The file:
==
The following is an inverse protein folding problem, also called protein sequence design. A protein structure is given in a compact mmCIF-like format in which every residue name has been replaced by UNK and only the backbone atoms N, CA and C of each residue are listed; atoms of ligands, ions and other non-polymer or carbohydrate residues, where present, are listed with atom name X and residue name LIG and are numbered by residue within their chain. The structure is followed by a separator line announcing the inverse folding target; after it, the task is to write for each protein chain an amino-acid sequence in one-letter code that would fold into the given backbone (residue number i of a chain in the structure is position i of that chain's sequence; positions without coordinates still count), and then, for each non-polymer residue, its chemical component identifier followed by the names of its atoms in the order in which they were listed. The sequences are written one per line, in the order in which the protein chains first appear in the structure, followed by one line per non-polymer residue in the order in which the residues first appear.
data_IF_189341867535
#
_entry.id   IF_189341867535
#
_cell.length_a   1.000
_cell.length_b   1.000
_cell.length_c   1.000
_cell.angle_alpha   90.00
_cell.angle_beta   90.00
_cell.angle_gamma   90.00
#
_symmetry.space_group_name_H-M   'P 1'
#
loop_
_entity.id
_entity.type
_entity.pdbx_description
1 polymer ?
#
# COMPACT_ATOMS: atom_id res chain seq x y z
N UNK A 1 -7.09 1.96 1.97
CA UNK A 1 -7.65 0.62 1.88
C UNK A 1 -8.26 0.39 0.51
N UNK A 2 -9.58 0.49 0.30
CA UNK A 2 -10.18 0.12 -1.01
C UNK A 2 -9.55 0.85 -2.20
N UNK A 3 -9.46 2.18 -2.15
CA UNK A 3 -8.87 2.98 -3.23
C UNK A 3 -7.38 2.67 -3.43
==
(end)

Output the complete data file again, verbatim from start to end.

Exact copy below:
The following is an inverse protein folding problem, also called protein sequence design. A protein structure is given in a compact mmCIF-like format in which every residue name has been replaced by UNK and only the backbone atoms N, CA and C of each residue are listed; atoms of ligands, ions and other non-polymer or carbohydrate residues, where present, are listed with atom name X and residue name LIG and are numbered by residue within their chain. The structure is followed by a separator line announcing the inverse folding target; after it, the task is to write for each protein chain an amino-acid sequence in one-letter code that would fold into the given backbone (residue number i of a chain in the structure is position i of that chain's sequence; positions without coordinates still count), and then, for each non-polymer residue, its chemical component identifier followed by the names of its atoms in the order in which they were listed. The sequences are written one per line, in the order in which the protein chains first appear in the structure, followed by one line per non-polymer residue in the order in which the residues first appear.
data_IF_189341867535
#
_entry.id   IF_189341867535
#
_cell.length_a   1.000
_cell.length_b   1.000
_cell.length_c   1.000
_cell.angle_alpha   90.00
_cell.angle_beta   90.00
_cell.angle_gamma   90.00
#
_symmetry.space_group_name_H-M   'P 1'
#
loop_
_entity.id
_entity.type
_entity.pdbx_description
1 polymer ?
#
# COMPACT_ATOMS: atom_id res chain seq x y z
N UNK A 1 -7.09 1.96 1.97
CA UNK A 1 -7.65 0.62 1.88
C UNK A 1 -8.26 0.39 0.51
N UNK A 2 -9.58 0.49 0.30
CA UNK A 2 -10.18 0.12 -1.01
C UNK A 2 -9.55 0.85 -2.20
N UNK A 3 -9.46 2.18 -2.15
CA UNK A 3 -8.87 2.98 -3.23
C UNK A 3 -7.38 2.67 -3.43